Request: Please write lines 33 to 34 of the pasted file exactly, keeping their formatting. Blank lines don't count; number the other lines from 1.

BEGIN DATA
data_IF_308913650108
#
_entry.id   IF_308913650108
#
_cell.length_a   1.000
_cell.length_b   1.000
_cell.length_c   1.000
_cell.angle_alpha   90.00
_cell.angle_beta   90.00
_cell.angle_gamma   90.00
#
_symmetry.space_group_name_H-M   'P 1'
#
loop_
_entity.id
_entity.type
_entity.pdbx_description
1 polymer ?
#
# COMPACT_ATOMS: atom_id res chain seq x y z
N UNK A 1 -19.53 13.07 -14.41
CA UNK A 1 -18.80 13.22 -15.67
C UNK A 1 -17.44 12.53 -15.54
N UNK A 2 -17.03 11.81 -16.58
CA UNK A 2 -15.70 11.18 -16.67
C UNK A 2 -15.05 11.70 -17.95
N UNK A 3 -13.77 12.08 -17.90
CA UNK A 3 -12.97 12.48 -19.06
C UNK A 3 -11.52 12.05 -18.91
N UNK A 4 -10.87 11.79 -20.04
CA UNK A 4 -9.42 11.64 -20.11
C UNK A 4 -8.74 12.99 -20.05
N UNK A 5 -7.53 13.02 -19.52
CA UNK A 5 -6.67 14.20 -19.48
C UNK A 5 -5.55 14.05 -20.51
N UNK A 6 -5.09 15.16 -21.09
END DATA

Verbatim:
N UNK A 5 -7.53 13.02 -19.52
CA UNK A 5 -6.67 14.20 -19.48